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Building brand value

Richa Mishra | Updated on November 12, 2020 Published on November 12, 2020

Give and take: Within the group, social responsibility was adjoined to the main business, and workers engaged with the communities they lived in   -  REUTERS

Whether the Tata group retains its old charm is debatable, but after 25 years with the company, Arun Maira shows what set it apart in the first place

* A part of the Tata Administrative Services, Maira held several important posts in the group

* Countries with scarce human population and abundant financial capital treat automation as a solution

There was a time, not so long ago, when businesses represented a country, and not just capital alone. Generations in India have seen the Tatas in that very light. And who better to tell the story about the Tata’s way of doing business than Arun Maira, who was a board member of Tata Motors from 1981 to 1989?

Of course, it is to be debated if the group still retains its old charm. But Maira is quick to point out that he wrote The Learning Factory: How the Leaders of Tata Became Nation Builders from the perspective of his experience. “So I write as things were then and my experience then... The world of business has changed since then and Tatas have evolved too,” he adds.

The Learning Factory: How the Leaders of Tata Became Nation Builders / Arun Maira / Non-fiction / Penguin Viking / ₹499

 

In his new book, the prolific writer and consultant gives his insights based on his 25 years with the group. A part of the Tata Administrative Services, he held several important posts in the group. With ample anecdotes, he writes about the many personalities of the group, and, in particular, Sumant Moolgaokar, who moulded Tata Motors. “My life changed when Sumant Moolgaokar chose me to be his executive assistant,” he says, adding that the JRD Tata style of business revolved around nurturing human talent and leaders.

“He picked men who had vision and fire in their belly,” says Maira, a former member of the Planning Commission. He writes in the chapter ‘Human Dignity’ how Moolgaokar’s office door was always open — metaphorically speaking. Anyone could walk in if he was alone — which is not what one can say about most present-day corporate leaders.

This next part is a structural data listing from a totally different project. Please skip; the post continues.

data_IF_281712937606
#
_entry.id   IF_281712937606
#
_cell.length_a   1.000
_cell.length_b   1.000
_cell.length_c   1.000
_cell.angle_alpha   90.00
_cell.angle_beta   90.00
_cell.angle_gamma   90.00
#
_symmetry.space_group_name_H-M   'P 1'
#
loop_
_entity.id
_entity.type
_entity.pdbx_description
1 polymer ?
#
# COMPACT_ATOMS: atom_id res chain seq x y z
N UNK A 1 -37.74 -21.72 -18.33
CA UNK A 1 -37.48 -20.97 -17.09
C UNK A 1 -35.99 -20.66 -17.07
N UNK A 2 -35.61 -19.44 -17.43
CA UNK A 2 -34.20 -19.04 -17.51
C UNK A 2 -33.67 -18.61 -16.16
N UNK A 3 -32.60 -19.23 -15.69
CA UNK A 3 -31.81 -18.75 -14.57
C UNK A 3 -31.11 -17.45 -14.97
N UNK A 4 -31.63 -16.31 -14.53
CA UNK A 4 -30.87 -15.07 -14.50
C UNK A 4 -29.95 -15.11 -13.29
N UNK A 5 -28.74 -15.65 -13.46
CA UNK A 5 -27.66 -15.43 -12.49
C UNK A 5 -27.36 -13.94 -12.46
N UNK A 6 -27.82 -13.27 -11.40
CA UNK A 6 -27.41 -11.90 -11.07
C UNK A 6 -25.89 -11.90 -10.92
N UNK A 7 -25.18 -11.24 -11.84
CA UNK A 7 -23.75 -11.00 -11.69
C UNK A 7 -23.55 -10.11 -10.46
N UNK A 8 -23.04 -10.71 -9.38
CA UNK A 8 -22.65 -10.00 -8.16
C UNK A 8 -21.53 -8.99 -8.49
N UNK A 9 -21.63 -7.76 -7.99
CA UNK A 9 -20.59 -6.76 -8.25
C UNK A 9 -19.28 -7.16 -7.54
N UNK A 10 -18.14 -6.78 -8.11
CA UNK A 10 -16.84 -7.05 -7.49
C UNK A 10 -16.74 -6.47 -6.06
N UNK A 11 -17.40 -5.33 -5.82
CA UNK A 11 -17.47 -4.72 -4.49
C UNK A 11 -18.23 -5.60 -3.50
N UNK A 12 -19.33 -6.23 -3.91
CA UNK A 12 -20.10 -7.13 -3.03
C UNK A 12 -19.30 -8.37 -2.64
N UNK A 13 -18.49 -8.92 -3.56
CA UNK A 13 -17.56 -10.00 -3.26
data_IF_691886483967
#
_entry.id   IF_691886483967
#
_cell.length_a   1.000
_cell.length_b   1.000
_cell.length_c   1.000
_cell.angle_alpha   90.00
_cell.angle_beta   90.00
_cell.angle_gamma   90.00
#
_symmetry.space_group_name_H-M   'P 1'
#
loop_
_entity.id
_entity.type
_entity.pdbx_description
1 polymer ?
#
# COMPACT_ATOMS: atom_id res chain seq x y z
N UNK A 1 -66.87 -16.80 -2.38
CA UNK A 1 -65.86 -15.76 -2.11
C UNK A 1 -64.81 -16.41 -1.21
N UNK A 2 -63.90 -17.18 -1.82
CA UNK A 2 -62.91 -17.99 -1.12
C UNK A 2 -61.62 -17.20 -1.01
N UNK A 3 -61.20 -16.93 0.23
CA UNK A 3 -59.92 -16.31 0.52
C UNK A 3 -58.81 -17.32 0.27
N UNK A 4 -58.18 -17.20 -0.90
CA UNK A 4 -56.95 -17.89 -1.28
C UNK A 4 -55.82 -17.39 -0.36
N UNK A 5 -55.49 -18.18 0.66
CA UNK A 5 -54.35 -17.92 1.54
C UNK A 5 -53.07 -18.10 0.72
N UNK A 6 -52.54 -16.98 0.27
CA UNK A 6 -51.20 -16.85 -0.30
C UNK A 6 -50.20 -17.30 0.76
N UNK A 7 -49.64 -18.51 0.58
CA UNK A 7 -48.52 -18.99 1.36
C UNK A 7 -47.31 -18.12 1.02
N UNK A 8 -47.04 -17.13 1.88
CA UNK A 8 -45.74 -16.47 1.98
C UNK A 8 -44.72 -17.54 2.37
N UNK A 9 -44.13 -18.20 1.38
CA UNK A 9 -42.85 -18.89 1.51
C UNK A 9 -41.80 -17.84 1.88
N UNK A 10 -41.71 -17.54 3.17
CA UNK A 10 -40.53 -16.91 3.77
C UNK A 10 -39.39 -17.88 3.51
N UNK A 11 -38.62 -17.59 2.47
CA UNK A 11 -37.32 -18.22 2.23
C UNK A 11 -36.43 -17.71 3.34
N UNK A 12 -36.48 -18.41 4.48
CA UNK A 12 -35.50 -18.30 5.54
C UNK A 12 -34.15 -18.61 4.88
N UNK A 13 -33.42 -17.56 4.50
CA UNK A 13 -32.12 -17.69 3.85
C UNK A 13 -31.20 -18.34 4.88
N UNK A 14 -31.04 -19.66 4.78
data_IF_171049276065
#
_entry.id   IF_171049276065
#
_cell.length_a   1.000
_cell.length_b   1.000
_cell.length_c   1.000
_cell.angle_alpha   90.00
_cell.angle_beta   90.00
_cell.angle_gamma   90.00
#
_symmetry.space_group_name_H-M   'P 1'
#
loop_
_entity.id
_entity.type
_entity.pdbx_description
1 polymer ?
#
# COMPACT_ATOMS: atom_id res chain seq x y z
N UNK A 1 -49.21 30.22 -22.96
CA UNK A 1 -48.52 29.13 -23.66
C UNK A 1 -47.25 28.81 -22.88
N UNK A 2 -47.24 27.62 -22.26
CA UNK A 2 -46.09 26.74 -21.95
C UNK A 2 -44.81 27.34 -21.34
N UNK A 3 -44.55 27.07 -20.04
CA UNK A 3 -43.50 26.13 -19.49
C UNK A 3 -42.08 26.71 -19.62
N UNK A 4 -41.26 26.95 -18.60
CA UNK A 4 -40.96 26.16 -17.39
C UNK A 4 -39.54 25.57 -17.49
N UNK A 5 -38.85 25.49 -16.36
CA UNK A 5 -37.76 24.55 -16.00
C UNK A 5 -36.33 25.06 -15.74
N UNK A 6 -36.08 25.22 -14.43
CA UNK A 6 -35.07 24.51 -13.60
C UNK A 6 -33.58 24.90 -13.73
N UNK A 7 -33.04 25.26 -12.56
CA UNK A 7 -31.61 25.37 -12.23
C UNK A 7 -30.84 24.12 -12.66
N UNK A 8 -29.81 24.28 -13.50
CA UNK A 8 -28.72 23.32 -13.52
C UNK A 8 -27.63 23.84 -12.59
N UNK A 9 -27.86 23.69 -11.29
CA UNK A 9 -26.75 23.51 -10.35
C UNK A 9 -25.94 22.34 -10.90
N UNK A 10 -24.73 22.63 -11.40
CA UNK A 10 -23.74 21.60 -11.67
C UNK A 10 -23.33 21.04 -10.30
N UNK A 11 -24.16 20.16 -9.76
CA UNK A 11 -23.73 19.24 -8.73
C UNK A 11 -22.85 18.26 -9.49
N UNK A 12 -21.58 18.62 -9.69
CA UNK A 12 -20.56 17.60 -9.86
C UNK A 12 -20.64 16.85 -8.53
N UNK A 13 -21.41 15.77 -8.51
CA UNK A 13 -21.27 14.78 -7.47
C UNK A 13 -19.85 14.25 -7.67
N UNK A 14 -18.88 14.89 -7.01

“The approach to running enterprises, as scientists would like to say, should be to make the whole enterprise very predictable and controllable. You want it to work as you designed it. They (employees) are going to do exactly as they are told to do,” he tells BLink.

He quotes Henry Ford — “What I want is a good pair of hands, unfortunately I must take them with a person attached” — to make the point that at work, most people are nothing more than links in a vast, well organised, automated chain.

“This was the approach towards developing large-scale industries which were efficient and productive. A human being was necessary until you could replace the human being with something more predictable and controllable, which is a robot.”

Countries with scarce human population and abundant financial capital treat automation as a solution. “But in our country, where capital is expensive and human beings are in plenty, to take on this concept for measuring productivity of a factory — the number of pieces produced per person employed in a factory — is actually a wrong way of looking at the economics of the factory,” he contends.

Managers, he argues, must learn to work with people rather than with machines. This is where the values of the Tatas come in, he stresses. The worker continues to learn through his whole life, whereas a machine can only do what it has been designed to do, Maira points out.

An interesting component in the book is Maira’s views on Corporate Social Responsibility — a phrase largely seen as a brand building tool. “Corporate responses to the need to rethink business responsibility fall into three types: Look Good (PR); Do Good (CSR); and, the more difficult, Be Good,” Maira says.

The Tatas adjoined the value of responsibility to the main business model. Companies had social development departments — and workers engaged with the communities they lived in. In the best companies, employees are seeds of development of the community system that builds a company, he holds.

Workers are part of an enterprise and they must be seen as equal to the capital that is put into it. But often, he says, those who own the enterprise feel they own everything — including the workers, whom they can use and discard at will. “We have to change the relationship between the rights of workers in an enterprise and the rights of capital,” he points out.

The book focuses on corporate governance. But it also zeroes in on a bygone era. He cites an example of the impact the Tata brand had on people at large. He was returning from a business trip to Singapore in 1969. That was a time when you could carry only ₹500 worth of goods purchased abroad.

“I returned with a bag full of cheap ‘foreign’ trinkets’ for my family and the staff in the office... The customs officer did not believe so many items could cost less than 500 rupees and asked for proof. There was a big hold-up in the customs queue, and I was greatly embarrassed when he spilt the contents of my bag on to the table,” he writes.

A senior customs officer appeared, wanting to know what the fuss was all about. When he heard what the problem was, he asked Maira where he worked. “‘I work for the Tatas, sir,’ I replied. Then a remarkable thing happened. The officer said to the agent, ‘if he works for the Tatas, he must be telling the truth.’ And he helped him put all my trinkets back in the bag, and said, ‘Sorry for the inconvenience, sir’. That is how much the Tatas were trusted then.”

Clearly, there is a lesson there.

Richa Mishra

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Published on November 12, 2020
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